Posts Tagged ‘Self-Publishing’

Has the Editing Process Hit a New Low?

Friday, September 10th, 2010

Critics of self-publishing often cite “quality editing”—or a lack thereof—as one of the main reasons why traditionally published books are superior products to their independent counterparts. True, many self-published books don’t pass the test when reviewed in terms of structure or basic grammar and punctuation. But I believe a significant percentage of books coming from large, conventional publishing houses are simply not up to scratch either.

No matter what way a book is published—be it self-published or traditionally published—there is simply no excuse for sloppy editing, especially basic typos and errors. Having said that, no matter how thoroughly a book is edited, it is seldom that a first-print edition doesn’t have at least a couple of medium-large errors amongst its pages (I too must raise a guilty hand. Lord of the Rams went through a rigorous review process by a number of experienced editors, but a few errors still made it into the final copy).

But when a book is so full of basic errors that it begins to prove distracting from the text, one really has to question the quality review process.

In truth, I haven’t read enough self-published books to comment on the standard of editing of same. But I read a considerable amount of traditionally published titles (in a wide range of genres) and my experiences suggest that quality control from some publishers is in need of considerable improvement—especially in books published in Ireland the UK. And let’s not forget that traditional publishing houses have finances and resources available to them that a self-published author does not—making such mistakes all the more unforgivable.

I recently read a UK-published memoir (which will remain nameless) that is by far the most poorly edited book I have ever happened upon. After noticing one deplorable error after the other, I eventually began writing down some of the mistakes I spotted.

This is just a handful of the offending items:

“Sylvesterr Stallone” Page 133

“Brian Denehy” [incorrect] then three lines later “Brian Dennehy” [correct] Page 134

“… let alone turn up turning up on the doorstep of a stranger …” Page 137

“And when I’d get therethey’d say …” Page 150

“… auditionedin front of …” Page 204

“… now standing iat the back of the hall.” Page 204

“… coming up two two months old …” Page 289

“… he met some of thestars …” Page 291

There were also an abundance of consistency issues with things like ellipses and quotation marks. Whilst these errors originally belonged to the author (and he must be apportioned a certain amount of the blame), ultimately it is up to the publisher to find and correct such errors. On this evidence, the author was severely let down by the publisher—I would expect a school child to spot some of the mistakes that are marked above. The publisher has since gone out of business, and perhaps this is the best news possible for authors and readers alike.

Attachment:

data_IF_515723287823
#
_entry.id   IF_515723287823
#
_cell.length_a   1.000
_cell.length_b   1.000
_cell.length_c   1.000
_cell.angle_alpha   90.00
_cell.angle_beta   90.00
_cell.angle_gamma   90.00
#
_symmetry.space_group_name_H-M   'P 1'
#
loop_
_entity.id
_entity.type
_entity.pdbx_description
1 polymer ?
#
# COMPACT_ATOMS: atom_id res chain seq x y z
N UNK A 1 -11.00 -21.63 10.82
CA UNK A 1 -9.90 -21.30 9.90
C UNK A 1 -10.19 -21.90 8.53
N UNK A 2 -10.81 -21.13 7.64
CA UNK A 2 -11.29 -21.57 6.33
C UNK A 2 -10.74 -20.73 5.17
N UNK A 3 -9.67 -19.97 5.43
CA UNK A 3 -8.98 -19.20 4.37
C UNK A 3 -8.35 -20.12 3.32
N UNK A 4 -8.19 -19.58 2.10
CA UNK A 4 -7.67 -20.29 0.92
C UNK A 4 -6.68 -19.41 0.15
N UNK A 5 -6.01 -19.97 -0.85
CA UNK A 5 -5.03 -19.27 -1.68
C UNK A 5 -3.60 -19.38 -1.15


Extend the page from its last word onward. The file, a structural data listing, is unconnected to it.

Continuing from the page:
Purchase my comedy memoir Lord of the Rams: The Greatest Story Never Told (with free worldwide post and packaging).

A Comedy Classic

Tuesday, January 12th, 2010

“All women are bastards.” Jimmy Collins—competent middle manager by day, suburban rockstar by night—has just been dumped. And he’s not taking it very well. Even a visit to his stylist can’t cheer him up. He decides to take control of the situation, convincing his friends to help him find the perfect girl—beautiful (but loyal), smart (but not too smart), confident (without being feminist), an expert bunmaker, who’s indifferent about shopping, enthusiastic about Star Trek and scornful of self-help books: the mythical babe who’s got it all—Superchick.

Happy New Year to all. In this month’s blog, I’m taking a look back at a classic book that began life as a self-published work—Superchick by Irish author Stephen J. Martin.

I first heard about Superchick while attending a self-publishing workshop in Dublin in early 2006. Given the subject matter of Lord of the Rams, the workshop host felt I would be interested in reading Stephen J. Martin’s debut novel. She wasn’t wrong.

As per the above product blurb, Superchick tells the story of Jimmy Collins and his search for the perfect woman. Originally self-published by Martin in 2002 while he was living in Australia, Superchick went on to sell thousands of copies via word-of-mouth reviews and recommendations. Martin draws on his experiences working in IT and singing in a Tokyo-based band to deliver a book that is packed with memorable characters, witty dialogue and laughs aplenty.

Those of you familiar with Roddy Doyle’s Barrytown Trilogy will likely draw favourable comparisons with Martin’s work (coincidentally, Doyle originally self-published The Committments). In fact the Superchick book eventually found its way to a mainstream publisher (Mercier Press) and developed into a trilogy, with Rock and a Hard Place (2006) and Ride On (2007) bringing the saga to an end.

Although the follow-ups don’t match the magic of the original (but they certainly have their moments), here’s hoping Martin is working on something new within the humorous fiction genre. I’ve read a lot of so-called funny books over the years, and Superchick was perhaps the only one that lived up to—and exceeded—the publicity hype.

You can now purchase the first two books in the trilogy from for the ridiculously cheap price of just €3. So you know what you need to do!

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